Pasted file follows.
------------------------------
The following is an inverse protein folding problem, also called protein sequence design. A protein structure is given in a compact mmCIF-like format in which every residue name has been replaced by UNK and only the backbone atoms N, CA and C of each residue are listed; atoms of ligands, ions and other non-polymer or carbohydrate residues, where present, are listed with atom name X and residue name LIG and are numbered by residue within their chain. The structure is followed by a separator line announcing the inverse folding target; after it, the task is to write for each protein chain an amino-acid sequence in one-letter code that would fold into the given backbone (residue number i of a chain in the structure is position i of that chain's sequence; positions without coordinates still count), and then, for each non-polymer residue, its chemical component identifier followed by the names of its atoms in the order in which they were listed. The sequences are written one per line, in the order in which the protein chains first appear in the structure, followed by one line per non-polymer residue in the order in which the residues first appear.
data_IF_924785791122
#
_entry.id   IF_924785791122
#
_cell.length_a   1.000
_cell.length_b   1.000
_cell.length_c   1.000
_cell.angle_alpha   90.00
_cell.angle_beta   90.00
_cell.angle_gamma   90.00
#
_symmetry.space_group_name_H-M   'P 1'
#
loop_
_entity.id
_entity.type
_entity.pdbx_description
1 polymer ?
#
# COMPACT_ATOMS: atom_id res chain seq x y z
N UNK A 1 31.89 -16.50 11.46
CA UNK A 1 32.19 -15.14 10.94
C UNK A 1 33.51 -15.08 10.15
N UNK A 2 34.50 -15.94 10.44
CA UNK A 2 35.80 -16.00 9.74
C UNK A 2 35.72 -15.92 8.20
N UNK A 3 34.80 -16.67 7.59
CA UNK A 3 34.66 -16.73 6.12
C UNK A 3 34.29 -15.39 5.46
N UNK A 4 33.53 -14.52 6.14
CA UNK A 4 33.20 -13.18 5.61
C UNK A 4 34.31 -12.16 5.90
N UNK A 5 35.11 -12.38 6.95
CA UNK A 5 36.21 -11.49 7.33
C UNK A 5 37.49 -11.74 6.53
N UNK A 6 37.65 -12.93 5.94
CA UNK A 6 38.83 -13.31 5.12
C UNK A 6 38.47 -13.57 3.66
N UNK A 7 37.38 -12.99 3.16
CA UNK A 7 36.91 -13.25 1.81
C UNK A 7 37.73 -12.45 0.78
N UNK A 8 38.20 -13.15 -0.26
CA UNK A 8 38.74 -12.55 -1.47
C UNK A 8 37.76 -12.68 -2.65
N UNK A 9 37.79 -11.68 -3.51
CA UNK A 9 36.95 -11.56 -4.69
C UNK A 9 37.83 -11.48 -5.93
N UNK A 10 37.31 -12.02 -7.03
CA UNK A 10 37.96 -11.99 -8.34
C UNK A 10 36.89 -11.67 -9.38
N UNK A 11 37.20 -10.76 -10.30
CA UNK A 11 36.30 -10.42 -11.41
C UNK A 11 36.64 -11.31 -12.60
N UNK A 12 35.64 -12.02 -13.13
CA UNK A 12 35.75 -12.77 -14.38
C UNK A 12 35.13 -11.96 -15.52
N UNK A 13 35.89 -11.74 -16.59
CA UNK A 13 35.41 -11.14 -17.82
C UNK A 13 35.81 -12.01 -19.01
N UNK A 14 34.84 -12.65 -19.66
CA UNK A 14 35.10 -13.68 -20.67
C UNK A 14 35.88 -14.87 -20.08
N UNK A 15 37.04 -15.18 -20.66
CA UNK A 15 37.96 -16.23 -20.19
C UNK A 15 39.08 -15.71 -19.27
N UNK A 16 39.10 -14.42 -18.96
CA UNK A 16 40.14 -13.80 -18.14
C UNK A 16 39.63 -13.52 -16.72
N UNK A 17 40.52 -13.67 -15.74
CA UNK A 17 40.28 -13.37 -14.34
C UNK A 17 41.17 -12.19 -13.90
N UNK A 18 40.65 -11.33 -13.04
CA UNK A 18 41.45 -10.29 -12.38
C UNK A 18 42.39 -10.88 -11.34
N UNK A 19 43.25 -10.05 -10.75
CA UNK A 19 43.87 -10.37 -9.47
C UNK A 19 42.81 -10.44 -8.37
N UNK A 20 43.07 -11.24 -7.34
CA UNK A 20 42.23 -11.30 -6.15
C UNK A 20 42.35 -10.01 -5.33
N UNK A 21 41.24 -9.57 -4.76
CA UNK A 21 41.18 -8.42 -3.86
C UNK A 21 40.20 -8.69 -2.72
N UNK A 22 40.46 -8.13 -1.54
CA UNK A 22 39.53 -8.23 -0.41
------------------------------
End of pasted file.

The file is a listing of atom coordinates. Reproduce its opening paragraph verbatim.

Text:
The following is an inverse protein folding problem, also called protein sequence design. A protein structure is given in a compact mmCIF-like format in which every residue name has been replaced by UNK and only the backbone atoms N, CA and C of each residue are listed; atoms of ligands, ions and other non-polymer or carbohydrate residues, where present, are listed with atom name X and residue name LIG and are numbered by residue within their chain. The structure is followed by a separator line announcing the inverse folding target; after it, the task is to write for each protein chain an amino-acid sequence in one-letter code that would fold into the given backbone (residue number i of a chain in the structure is position i of that chain's sequence; positions without coordinates still count), and then, for each non-polymer residue, its chemical component identifier followed by the names of its atoms in the order in which they were listed. The sequences are written one per line, in the order in which the protein chains first appear in the structure, followed by one line per non-polymer residue in the order in which the residues first appear.